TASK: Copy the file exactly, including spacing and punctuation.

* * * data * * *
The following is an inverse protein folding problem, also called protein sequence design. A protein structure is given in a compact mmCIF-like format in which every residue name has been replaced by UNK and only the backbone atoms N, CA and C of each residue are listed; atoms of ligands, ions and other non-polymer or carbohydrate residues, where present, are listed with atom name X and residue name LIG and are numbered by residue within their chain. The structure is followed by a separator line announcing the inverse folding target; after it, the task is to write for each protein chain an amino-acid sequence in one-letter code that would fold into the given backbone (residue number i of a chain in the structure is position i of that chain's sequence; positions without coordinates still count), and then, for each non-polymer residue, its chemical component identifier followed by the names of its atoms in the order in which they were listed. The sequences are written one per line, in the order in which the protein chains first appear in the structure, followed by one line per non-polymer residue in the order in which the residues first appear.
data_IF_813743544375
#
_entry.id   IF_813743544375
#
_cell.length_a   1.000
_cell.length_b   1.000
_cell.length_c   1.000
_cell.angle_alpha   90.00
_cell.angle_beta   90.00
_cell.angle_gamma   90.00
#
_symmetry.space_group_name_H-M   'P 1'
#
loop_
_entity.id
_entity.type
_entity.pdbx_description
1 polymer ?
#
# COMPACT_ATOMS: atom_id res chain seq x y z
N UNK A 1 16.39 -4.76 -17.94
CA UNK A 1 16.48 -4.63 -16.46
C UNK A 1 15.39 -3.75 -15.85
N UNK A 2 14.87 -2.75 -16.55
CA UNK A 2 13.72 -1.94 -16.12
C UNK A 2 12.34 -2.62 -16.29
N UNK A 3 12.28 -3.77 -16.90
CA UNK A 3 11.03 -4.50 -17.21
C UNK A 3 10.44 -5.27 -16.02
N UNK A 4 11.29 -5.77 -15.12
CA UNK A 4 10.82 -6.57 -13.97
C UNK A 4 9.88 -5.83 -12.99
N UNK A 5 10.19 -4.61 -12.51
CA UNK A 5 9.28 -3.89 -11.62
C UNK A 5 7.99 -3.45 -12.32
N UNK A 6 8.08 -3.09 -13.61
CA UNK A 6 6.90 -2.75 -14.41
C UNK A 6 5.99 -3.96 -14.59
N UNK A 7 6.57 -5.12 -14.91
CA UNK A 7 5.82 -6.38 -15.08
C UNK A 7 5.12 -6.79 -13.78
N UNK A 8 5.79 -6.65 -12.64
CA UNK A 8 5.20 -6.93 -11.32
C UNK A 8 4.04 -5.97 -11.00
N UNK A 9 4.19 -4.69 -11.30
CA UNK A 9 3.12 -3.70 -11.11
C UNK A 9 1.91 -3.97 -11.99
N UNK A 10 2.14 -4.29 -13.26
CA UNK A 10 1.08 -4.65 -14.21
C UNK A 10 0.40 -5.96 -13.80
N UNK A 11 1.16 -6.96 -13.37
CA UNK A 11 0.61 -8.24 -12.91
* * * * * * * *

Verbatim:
The following is an inverse protein folding problem, also called protein sequence design. A protein structure is given in a compact mmCIF-like format in which every residue name has been replaced by UNK and only the backbone atoms N, CA and C of each residue are listed; atoms of ligands, ions and other non-polymer or carbohydrate residues, where present, are listed with atom name X and residue name LIG and are numbered by residue within their chain. The structure is followed by a separator line announcing the inverse folding target; after it, the task is to write for each protein chain an amino-acid sequence in one-letter code that would fold into the given backbone (residue number i of a chain in the structure is position i of that chain's sequence; positions without coordinates still count), and then, for each non-polymer residue, its chemical component identifier followed by the names of its atoms in the order in which they were listed. The sequences are written one per line, in the order in which the protein chains first appear in the structure, followed by one line per non-polymer residue in the order in which the residues first appear.
data_IF_813743544375
#
_entry.id   IF_813743544375
#
_cell.length_a   1.000
_cell.length_b   1.000
_cell.length_c   1.000
_cell.angle_alpha   90.00
_cell.angle_beta   90.00
_cell.angle_gamma   90.00
#
_symmetry.space_group_name_H-M   'P 1'
#
loop_
_entity.id
_entity.type
_entity.pdbx_description
1 polymer ?
#
# COMPACT_ATOMS: atom_id res chain seq x y z
N UNK A 1 16.39 -4.76 -17.94
CA UNK A 1 16.48 -4.63 -16.46
C UNK A 1 15.39 -3.75 -15.85
N UNK A 2 14.87 -2.75 -16.55
CA UNK A 2 13.72 -1.94 -16.12
C UNK A 2 12.34 -2.62 -16.29
N UNK A 3 12.28 -3.77 -16.90
CA UNK A 3 11.03 -4.50 -17.21
C UNK A 3 10.44 -5.27 -16.02
N UNK A 4 11.29 -5.77 -15.12
CA UNK A 4 10.82 -6.57 -13.97
C UNK A 4 9.88 -5.83 -12.99
N UNK A 5 10.19 -4.61 -12.51
CA UNK A 5 9.28 -3.89 -11.62
C UNK A 5 7.99 -3.45 -12.32
N UNK A 6 8.08 -3.09 -13.61
CA UNK A 6 6.90 -2.75 -14.41
C UNK A 6 5.99 -3.96 -14.59
N UNK A 7 6.57 -5.12 -14.91
CA UNK A 7 5.82 -6.38 -15.08
C UNK A 7 5.12 -6.79 -13.78
N UNK A 8 5.79 -6.65 -12.64
CA UNK A 8 5.20 -6.93 -11.32
C UNK A 8 4.04 -5.97 -11.00
N UNK A 9 4.19 -4.69 -11.30
CA UNK A 9 3.12 -3.70 -11.11
C UNK A 9 1.91 -3.97 -11.99
N UNK A 10 2.14 -4.29 -13.26
CA UNK A 10 1.08 -4.65 -14.21
C UNK A 10 0.40 -5.96 -13.80
N UNK A 11 1.16 -6.96 -13.37
CA UNK A 11 0.61 -8.24 -12.91